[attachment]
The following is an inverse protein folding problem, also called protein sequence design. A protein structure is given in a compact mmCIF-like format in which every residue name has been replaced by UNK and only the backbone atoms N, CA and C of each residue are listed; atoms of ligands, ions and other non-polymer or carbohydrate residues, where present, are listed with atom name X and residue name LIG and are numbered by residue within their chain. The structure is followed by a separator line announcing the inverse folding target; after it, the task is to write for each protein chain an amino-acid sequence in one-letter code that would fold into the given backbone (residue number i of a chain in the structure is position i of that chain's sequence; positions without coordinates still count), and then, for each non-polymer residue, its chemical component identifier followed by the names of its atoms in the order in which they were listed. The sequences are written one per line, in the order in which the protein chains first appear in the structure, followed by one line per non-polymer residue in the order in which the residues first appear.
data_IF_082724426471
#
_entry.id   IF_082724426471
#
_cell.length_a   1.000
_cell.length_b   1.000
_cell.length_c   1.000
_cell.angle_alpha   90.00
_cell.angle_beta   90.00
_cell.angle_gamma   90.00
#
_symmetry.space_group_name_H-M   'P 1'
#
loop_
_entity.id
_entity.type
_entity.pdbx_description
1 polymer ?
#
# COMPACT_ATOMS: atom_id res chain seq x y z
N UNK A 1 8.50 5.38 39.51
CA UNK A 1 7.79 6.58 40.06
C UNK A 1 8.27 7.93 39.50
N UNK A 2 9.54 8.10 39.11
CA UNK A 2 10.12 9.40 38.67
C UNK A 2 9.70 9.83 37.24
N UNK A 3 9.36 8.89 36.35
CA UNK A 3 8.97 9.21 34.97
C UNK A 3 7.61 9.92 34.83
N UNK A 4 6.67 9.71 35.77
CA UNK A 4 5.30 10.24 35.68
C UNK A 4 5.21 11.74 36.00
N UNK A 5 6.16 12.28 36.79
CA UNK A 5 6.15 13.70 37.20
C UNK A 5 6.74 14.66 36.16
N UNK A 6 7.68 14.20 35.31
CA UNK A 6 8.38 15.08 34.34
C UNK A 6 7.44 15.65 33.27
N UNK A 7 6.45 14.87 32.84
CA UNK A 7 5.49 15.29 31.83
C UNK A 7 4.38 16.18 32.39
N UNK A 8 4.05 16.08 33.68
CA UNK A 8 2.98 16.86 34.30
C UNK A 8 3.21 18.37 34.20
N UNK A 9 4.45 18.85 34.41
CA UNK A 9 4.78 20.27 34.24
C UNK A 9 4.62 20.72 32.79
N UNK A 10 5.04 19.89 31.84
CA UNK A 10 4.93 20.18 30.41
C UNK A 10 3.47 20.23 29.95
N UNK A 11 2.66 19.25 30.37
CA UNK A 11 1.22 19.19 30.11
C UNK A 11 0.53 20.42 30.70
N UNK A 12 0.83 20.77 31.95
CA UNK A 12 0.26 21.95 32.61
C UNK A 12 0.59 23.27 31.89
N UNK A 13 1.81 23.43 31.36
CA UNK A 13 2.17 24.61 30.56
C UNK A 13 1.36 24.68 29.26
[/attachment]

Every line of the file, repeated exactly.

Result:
The following is an inverse protein folding problem, also called protein sequence design. A protein structure is given in a compact mmCIF-like format in which every residue name has been replaced by UNK and only the backbone atoms N, CA and C of each residue are listed; atoms of ligands, ions and other non-polymer or carbohydrate residues, where present, are listed with atom name X and residue name LIG and are numbered by residue within their chain. The structure is followed by a separator line announcing the inverse folding target; after it, the task is to write for each protein chain an amino-acid sequence in one-letter code that would fold into the given backbone (residue number i of a chain in the structure is position i of that chain's sequence; positions without coordinates still count), and then, for each non-polymer residue, its chemical component identifier followed by the names of its atoms in the order in which they were listed. The sequences are written one per line, in the order in which the protein chains first appear in the structure, followed by one line per non-polymer residue in the order in which the residues first appear.
data_IF_082724426471
#
_entry.id   IF_082724426471
#
_cell.length_a   1.000
_cell.length_b   1.000
_cell.length_c   1.000
_cell.angle_alpha   90.00
_cell.angle_beta   90.00
_cell.angle_gamma   90.00
#
_symmetry.space_group_name_H-M   'P 1'
#
loop_
_entity.id
_entity.type
_entity.pdbx_description
1 polymer ?
#
# COMPACT_ATOMS: atom_id res chain seq x y z
N UNK A 1 8.50 5.38 39.51
CA UNK A 1 7.79 6.58 40.06
C UNK A 1 8.27 7.93 39.50
N UNK A 2 9.54 8.10 39.11
CA UNK A 2 10.12 9.40 38.67
C UNK A 2 9.70 9.83 37.24
N UNK A 3 9.36 8.89 36.35
CA UNK A 3 8.97 9.21 34.97
C UNK A 3 7.61 9.92 34.83
N UNK A 4 6.67 9.71 35.77
CA UNK A 4 5.30 10.24 35.68
C UNK A 4 5.21 11.74 36.00
N UNK A 5 6.16 12.28 36.79
CA UNK A 5 6.15 13.70 37.20
C UNK A 5 6.74 14.66 36.16
N UNK A 6 7.68 14.20 35.31
CA UNK A 6 8.38 15.08 34.34
C UNK A 6 7.44 15.65 33.27
N UNK A 7 6.45 14.87 32.84
CA UNK A 7 5.49 15.29 31.83
C UNK A 7 4.38 16.18 32.39
N UNK A 8 4.05 16.08 33.68
CA UNK A 8 2.98 16.86 34.30
C UNK A 8 3.21 18.37 34.20
N UNK A 9 4.45 18.85 34.41
CA UNK A 9 4.78 20.27 34.24
C UNK A 9 4.62 20.72 32.79
N UNK A 10 5.04 19.89 31.84
CA UNK A 10 4.93 20.18 30.41
C UNK A 10 3.47 20.23 29.95
N UNK A 11 2.66 19.25 30.37
CA UNK A 11 1.22 19.19 30.11
C UNK A 11 0.53 20.42 30.70
N UNK A 12 0.83 20.77 31.95
CA UNK A 12 0.26 21.95 32.61
C UNK A 12 0.59 23.27 31.89
N UNK A 13 1.81 23.43 31.36
CA UNK A 13 2.17 24.61 30.56
C UNK A 13 1.36 24.68 29.26